In the summer of 1923, Carl Weeks was venturing home after a day at the Armand Company factory and came upon workers tearing up High Street, located in downtown Des Moines. High Street had been approved for new paving in February of 1923 to improve grading and make safer intersections.
Carl was building a home historically inspired by an English manor known as the King’s House and had been sourcing materials from all over the world for the build. It has been said that once during construction, Carl announced, “If this house doesn’t look one hundred years old the day it is finished, we have failed.”
When High Street was being removed, Carl was still in the beginning stages of construction, finalizing plans and sourcing materials. Contractors would not break ground on Salisbury House until October of 1923. The High Street bricks, which had been in place for 20 – 25 years, had a distinctly worn quality that spoke to Carl’s intention of creating a new building the looked centuries old.
In Carl’s own words –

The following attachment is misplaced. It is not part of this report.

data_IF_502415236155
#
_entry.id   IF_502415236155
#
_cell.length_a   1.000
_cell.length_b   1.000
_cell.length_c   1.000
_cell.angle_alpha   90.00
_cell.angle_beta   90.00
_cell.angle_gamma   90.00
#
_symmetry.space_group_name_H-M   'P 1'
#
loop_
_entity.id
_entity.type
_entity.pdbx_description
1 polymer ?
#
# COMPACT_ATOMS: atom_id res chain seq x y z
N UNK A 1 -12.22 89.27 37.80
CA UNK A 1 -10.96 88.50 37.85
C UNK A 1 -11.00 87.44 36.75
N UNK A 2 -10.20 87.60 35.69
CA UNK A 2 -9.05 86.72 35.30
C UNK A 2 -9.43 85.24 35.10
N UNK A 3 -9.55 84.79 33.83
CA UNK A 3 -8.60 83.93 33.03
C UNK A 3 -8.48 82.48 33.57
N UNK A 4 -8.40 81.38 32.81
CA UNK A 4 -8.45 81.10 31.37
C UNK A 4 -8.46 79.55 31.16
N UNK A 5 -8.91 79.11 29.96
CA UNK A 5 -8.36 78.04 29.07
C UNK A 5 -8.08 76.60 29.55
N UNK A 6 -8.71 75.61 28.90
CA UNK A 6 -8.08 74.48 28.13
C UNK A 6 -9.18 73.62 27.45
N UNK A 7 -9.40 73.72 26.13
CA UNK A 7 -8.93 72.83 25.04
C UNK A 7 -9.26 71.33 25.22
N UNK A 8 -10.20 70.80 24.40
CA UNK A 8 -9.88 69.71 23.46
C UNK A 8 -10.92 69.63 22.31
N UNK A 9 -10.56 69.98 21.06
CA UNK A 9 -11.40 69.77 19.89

“One day in driving down town they were tearing up High Street. I looked at the brick and built about a ten foot wall two or three feet high. Then I went to the contractor and said, “What are you doing with the brick?” He said, “We are hauling them to the dump.” I said, “Why not let me haul it?” I did, and so all the handsome antique bricks in Salisbury House cost us the price of the hauling.”
Carl ended up taking almost two blocks of the old paving brick, a total of 90,000 bricks in all. On November 10th, 1923, workers laid the first bricks. Local men worked as bricklayers, masons, and plasterers and were paid anywhere from 70 cents to $1.35 per hour.
One house story passed down through the decades, states that when Carl saw how slowly the brick walls were going up, he told the workers that they would get an extra dollar for every brick they laid. Needless to say that after this, the walls flew up.
Today, the bricks from High Street can be seen primarily on the west side of the house – in the walls of the cottage, historic garage, and friendship hall.